A2 by 12 pixel digital image speaks more eloquently of our times and its usage has grown faster than that of the competition: The emoji that weeps for joy. Of course, the competition is of unimpressive stature. In alphabetical order, it begins with “ad blocker”, which was retro in the last decade, and runs through “Brexit”, which a certain island nation has threatened practically from the signing of the Maastricht Treaty, and ends with “they”, the de-genderised reference to third persons that is half as old as feminism. Oxford has charts and graphs to prove that the world’s happiest emoji is moving faster than that shambolic lot.
But when an image 144 pixels deep is the word of the year, it does something drastic to the schoolroom notion that the word is a string of alphabets with no intervening spaces. Linguistically, the word is understood to be the smallest standalone unit of meaning. But brevity does not necessarily correlate with simplicity. The shortest words in the English language are “a” and “I”. The first baldly denotes a number, one, but the latter expresses the vastly complex idea of identity.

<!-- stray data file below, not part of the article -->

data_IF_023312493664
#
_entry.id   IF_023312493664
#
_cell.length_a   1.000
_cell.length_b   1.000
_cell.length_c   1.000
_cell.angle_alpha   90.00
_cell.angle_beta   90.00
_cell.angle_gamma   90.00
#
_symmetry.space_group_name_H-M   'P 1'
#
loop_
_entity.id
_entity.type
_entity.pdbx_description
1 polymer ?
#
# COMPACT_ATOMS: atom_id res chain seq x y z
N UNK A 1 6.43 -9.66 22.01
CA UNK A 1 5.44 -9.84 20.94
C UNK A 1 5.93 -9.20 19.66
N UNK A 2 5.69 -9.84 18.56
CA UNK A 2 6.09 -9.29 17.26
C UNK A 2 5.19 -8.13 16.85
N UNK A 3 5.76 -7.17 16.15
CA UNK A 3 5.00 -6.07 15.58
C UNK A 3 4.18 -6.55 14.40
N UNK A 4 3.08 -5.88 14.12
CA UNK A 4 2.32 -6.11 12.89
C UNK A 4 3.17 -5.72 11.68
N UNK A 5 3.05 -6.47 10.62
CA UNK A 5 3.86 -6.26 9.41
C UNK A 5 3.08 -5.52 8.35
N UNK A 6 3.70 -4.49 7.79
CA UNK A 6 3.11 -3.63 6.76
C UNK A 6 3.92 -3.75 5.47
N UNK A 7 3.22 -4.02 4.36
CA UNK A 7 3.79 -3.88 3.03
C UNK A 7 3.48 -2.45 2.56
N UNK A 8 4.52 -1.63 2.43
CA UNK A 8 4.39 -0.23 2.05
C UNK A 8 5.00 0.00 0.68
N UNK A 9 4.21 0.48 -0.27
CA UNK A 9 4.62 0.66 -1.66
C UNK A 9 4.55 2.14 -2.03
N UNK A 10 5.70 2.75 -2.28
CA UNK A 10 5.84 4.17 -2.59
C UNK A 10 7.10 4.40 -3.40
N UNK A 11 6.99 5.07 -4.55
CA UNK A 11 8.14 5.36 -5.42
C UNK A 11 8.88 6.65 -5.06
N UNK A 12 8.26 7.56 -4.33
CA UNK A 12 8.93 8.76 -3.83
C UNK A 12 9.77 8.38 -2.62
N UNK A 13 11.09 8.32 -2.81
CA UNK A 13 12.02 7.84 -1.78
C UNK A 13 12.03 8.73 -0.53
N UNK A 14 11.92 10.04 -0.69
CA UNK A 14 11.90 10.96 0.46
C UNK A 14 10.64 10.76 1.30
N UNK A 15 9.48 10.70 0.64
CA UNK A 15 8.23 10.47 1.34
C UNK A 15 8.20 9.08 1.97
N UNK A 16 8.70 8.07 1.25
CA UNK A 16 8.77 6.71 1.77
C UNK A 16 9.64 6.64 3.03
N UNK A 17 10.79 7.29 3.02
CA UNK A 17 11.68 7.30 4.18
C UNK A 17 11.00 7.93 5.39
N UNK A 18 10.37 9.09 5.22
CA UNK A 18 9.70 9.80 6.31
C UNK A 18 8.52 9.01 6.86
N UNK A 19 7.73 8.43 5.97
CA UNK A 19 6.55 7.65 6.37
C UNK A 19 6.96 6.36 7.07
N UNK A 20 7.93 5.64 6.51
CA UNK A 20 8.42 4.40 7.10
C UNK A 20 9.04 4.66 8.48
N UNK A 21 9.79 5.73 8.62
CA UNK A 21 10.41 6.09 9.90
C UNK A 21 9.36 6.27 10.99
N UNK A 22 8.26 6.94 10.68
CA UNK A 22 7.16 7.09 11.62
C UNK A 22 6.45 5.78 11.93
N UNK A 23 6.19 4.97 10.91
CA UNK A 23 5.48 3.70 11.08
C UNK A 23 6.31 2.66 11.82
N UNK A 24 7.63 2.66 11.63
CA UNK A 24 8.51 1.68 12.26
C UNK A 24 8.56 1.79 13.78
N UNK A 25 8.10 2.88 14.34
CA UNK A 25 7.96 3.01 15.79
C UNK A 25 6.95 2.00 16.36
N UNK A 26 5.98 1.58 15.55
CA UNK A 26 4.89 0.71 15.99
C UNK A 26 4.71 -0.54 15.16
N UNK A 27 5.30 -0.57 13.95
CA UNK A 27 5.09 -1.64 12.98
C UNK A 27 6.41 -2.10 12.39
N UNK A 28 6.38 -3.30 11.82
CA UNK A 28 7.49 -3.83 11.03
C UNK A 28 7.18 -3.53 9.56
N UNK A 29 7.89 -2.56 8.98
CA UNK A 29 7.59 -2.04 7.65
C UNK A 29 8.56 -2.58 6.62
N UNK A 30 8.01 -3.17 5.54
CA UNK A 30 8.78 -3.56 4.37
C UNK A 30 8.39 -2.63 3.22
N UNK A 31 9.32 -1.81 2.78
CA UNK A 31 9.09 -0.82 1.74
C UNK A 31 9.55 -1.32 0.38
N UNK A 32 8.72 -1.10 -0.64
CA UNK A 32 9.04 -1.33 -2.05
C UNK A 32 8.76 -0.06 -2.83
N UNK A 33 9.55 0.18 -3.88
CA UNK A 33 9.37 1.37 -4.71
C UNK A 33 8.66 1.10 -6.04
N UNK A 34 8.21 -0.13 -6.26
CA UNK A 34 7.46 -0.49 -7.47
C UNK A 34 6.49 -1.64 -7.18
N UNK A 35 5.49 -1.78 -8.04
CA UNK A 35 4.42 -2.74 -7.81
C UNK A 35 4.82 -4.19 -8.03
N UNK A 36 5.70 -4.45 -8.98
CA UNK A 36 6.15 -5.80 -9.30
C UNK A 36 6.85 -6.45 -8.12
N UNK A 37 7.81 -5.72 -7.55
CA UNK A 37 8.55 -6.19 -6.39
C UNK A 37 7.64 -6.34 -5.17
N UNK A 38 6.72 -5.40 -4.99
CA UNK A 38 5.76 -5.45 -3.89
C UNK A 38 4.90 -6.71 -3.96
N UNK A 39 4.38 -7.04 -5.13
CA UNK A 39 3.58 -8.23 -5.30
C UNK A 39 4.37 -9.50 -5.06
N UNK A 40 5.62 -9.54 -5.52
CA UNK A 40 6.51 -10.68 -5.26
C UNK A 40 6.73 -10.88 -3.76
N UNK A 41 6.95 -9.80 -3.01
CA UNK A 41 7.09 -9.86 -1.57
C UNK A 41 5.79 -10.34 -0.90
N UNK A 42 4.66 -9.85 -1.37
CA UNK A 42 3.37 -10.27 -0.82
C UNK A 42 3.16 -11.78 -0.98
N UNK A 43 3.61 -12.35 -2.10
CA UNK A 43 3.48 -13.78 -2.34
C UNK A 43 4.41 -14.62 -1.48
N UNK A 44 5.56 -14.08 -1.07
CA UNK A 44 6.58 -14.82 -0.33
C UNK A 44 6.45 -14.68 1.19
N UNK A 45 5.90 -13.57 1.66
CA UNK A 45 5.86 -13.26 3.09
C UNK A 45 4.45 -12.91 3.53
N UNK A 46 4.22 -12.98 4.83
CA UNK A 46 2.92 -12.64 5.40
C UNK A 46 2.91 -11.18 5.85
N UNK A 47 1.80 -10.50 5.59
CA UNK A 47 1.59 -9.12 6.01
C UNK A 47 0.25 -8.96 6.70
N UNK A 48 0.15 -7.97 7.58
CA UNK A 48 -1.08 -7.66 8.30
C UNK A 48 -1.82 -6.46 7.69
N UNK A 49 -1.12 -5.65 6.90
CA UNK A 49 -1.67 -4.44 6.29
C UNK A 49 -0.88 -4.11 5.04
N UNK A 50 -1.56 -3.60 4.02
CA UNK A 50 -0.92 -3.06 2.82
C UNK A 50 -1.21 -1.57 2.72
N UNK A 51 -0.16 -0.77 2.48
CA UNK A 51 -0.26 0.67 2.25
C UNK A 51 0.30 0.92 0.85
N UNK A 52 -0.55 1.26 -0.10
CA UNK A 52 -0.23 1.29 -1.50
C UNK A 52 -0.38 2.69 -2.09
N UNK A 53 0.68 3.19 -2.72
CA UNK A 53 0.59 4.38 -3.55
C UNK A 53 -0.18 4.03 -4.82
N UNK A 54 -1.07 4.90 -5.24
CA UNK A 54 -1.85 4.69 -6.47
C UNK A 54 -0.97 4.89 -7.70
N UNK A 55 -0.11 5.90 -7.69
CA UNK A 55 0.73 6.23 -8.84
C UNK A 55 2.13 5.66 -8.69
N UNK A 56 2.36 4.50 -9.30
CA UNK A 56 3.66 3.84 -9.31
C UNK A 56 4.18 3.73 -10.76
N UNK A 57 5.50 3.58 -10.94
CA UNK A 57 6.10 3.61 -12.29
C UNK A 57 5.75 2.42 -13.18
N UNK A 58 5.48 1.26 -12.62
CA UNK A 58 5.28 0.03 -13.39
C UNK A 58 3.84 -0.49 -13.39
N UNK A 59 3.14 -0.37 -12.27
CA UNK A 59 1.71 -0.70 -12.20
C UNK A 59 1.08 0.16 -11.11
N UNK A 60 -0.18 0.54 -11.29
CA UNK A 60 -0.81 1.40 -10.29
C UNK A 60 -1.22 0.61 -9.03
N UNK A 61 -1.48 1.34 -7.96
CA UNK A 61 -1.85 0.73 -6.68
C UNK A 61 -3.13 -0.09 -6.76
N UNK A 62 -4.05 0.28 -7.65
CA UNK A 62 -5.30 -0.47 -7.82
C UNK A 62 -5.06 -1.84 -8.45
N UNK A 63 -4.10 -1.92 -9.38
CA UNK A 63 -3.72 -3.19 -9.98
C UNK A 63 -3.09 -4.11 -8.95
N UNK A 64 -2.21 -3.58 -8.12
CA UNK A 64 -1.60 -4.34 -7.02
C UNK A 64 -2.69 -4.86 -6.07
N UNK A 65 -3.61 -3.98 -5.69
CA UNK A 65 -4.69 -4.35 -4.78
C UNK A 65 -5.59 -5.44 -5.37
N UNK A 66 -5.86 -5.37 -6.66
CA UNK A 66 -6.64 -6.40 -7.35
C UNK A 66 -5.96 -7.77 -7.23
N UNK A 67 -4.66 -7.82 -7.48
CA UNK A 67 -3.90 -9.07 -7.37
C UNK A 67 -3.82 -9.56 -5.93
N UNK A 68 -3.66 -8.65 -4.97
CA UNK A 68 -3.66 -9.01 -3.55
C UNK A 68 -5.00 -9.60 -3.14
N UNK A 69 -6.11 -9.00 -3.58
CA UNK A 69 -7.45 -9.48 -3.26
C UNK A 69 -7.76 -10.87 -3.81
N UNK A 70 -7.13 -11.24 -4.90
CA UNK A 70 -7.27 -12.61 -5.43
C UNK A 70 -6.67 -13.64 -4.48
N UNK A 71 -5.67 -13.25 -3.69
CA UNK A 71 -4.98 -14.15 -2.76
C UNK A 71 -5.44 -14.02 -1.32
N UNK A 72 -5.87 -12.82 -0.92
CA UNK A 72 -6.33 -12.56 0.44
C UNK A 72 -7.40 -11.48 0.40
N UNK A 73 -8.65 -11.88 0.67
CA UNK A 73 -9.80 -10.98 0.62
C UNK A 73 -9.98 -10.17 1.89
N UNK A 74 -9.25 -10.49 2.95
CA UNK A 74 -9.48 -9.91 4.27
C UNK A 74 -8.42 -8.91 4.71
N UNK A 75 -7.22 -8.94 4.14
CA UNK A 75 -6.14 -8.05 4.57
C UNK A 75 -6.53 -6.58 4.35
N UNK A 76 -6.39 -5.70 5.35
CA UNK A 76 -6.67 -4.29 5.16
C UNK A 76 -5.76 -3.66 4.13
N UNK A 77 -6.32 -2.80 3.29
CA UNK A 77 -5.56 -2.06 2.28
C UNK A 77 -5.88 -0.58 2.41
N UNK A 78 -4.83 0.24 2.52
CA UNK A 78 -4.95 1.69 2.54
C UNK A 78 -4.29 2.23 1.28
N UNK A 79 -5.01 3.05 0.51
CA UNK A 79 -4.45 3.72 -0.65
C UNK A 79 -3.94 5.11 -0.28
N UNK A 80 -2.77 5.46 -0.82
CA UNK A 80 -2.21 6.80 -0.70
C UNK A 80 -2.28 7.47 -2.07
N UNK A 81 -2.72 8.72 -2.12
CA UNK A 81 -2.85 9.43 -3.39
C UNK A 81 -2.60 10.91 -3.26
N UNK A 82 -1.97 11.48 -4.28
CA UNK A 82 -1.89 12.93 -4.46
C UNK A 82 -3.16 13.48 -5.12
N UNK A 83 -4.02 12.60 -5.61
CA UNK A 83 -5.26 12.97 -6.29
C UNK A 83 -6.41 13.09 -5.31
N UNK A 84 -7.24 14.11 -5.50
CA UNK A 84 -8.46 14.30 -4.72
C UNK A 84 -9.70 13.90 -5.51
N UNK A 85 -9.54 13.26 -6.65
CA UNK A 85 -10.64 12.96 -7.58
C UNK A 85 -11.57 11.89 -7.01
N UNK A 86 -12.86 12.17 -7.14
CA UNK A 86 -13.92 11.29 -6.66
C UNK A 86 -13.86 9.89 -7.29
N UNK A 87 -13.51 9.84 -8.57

Emojis concentrate complexity. Ambivalent emojis combine joy and embarrassment. Neutral emojis convey the most sophisticated emotion: Unemotion. And the rare but famous nail-polish emoji conveys an elevated state of sophistication. How far it’s come from the simple smiley, a device to convey body language in emails which, being flat, uninflected text, were misread. and harmless communications set off flame wars. Then came ASCII art like the cow that drank Jolt, and when NTT Docomo rolled out mobile internet, Japan was ready for emojis. With the Unicode standard, the world was ready for Japan. But for that chain of events, the world’s communications would have been as flat as stale Jolt.